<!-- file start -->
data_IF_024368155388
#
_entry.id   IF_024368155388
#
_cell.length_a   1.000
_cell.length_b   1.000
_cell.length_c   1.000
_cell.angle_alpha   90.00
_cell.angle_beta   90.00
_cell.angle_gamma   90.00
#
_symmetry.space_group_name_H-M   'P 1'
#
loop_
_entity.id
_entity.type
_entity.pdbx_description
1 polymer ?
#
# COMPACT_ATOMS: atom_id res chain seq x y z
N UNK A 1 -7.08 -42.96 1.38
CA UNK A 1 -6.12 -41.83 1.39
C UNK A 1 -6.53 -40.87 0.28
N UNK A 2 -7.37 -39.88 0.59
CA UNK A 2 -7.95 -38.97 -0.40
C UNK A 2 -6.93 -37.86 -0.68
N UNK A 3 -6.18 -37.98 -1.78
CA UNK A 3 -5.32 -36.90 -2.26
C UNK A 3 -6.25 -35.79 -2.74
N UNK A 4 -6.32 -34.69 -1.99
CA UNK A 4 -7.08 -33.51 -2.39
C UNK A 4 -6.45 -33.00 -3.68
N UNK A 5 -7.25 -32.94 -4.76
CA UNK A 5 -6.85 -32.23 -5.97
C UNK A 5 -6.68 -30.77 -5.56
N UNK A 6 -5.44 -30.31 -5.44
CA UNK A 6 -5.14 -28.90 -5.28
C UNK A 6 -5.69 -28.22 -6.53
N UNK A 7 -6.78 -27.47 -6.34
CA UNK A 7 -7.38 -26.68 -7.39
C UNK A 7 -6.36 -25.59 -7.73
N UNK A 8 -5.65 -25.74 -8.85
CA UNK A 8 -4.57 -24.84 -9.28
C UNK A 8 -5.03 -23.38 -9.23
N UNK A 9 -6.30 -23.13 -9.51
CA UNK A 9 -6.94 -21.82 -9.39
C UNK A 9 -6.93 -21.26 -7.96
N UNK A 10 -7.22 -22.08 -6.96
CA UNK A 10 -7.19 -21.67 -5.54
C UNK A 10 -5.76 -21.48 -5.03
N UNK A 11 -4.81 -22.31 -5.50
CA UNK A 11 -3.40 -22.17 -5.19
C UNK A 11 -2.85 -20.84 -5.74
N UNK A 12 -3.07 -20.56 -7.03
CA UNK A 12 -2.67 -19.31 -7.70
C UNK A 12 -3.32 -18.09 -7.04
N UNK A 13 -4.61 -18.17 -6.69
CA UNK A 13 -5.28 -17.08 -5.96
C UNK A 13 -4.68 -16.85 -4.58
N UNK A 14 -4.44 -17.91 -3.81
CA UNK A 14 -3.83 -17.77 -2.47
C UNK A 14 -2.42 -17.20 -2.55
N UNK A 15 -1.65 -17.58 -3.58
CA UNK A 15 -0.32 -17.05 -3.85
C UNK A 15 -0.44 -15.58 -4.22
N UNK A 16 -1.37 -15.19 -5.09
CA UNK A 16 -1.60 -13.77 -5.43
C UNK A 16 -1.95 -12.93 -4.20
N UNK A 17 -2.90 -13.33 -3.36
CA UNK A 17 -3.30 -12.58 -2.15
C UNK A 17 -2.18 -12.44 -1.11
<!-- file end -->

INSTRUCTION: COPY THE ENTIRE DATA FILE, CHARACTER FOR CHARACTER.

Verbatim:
data_IF_024368155388
#
_entry.id   IF_024368155388
#
_cell.length_a   1.000
_cell.length_b   1.000
_cell.length_c   1.000
_cell.angle_alpha   90.00
_cell.angle_beta   90.00
_cell.angle_gamma   90.00
#
_symmetry.space_group_name_H-M   'P 1'
#
loop_
_entity.id
_entity.type
_entity.pdbx_description
1 polymer ?
#
# COMPACT_ATOMS: atom_id res chain seq x y z
N UNK A 1 -7.08 -42.96 1.38
CA UNK A 1 -6.12 -41.83 1.39
C UNK A 1 -6.53 -40.87 0.28
N UNK A 2 -7.37 -39.88 0.59
CA UNK A 2 -7.95 -38.97 -0.40
C UNK A 2 -6.93 -37.86 -0.68
N UNK A 3 -6.18 -37.98 -1.78
CA UNK A 3 -5.32 -36.90 -2.26
C UNK A 3 -6.25 -35.79 -2.74
N UNK A 4 -6.32 -34.69 -1.99
CA UNK A 4 -7.08 -33.51 -2.39
C UNK A 4 -6.45 -33.00 -3.68
N UNK A 5 -7.25 -32.94 -4.76
CA UNK A 5 -6.85 -32.23 -5.97
C UNK A 5 -6.68 -30.77 -5.56
N UNK A 6 -5.44 -30.31 -5.44
CA UNK A 6 -5.14 -28.90 -5.28
C UNK A 6 -5.69 -28.22 -6.53
N UNK A 7 -6.78 -27.47 -6.34
CA UNK A 7 -7.38 -26.68 -7.39
C UNK A 7 -6.36 -25.59 -7.73
N UNK A 8 -5.65 -25.74 -8.85
CA UNK A 8 -4.57 -24.84 -9.28
C UNK A 8 -5.03 -23.38 -9.23
N UNK A 9 -6.30 -23.13 -9.51
CA UNK A 9 -6.94 -21.82 -9.39
C UNK A 9 -6.93 -21.26 -7.96
N UNK A 10 -7.22 -22.08 -6.96
CA UNK A 10 -7.19 -21.67 -5.54
C UNK A 10 -5.76 -21.48 -5.03
N UNK A 11 -4.81 -22.31 -5.50
CA UNK A 11 -3.40 -22.17 -5.19
C UNK A 11 -2.85 -20.84 -5.74
N UNK A 12 -3.07 -20.56 -7.03
CA UNK A 12 -2.67 -19.31 -7.70
C UNK A 12 -3.32 -18.09 -7.04
N UNK A 13 -4.61 -18.17 -6.69
CA UNK A 13 -5.28 -17.08 -5.96
C UNK A 13 -4.68 -16.85 -4.58
N UNK A 14 -4.44 -17.91 -3.81
CA UNK A 14 -3.83 -17.77 -2.47
C UNK A 14 -2.42 -17.20 -2.55
N UNK A 15 -1.65 -17.58 -3.58
CA UNK A 15 -0.32 -17.05 -3.85
C UNK A 15 -0.44 -15.58 -4.22
N UNK A 16 -1.37 -15.19 -5.09
CA UNK A 16 -1.60 -13.77 -5.43
C UNK A 16 -1.95 -12.93 -4.20
N UNK A 17 -2.90 -13.33 -3.36
CA UNK A 17 -3.30 -12.58 -2.15
C UNK A 17 -2.18 -12.44 -1.11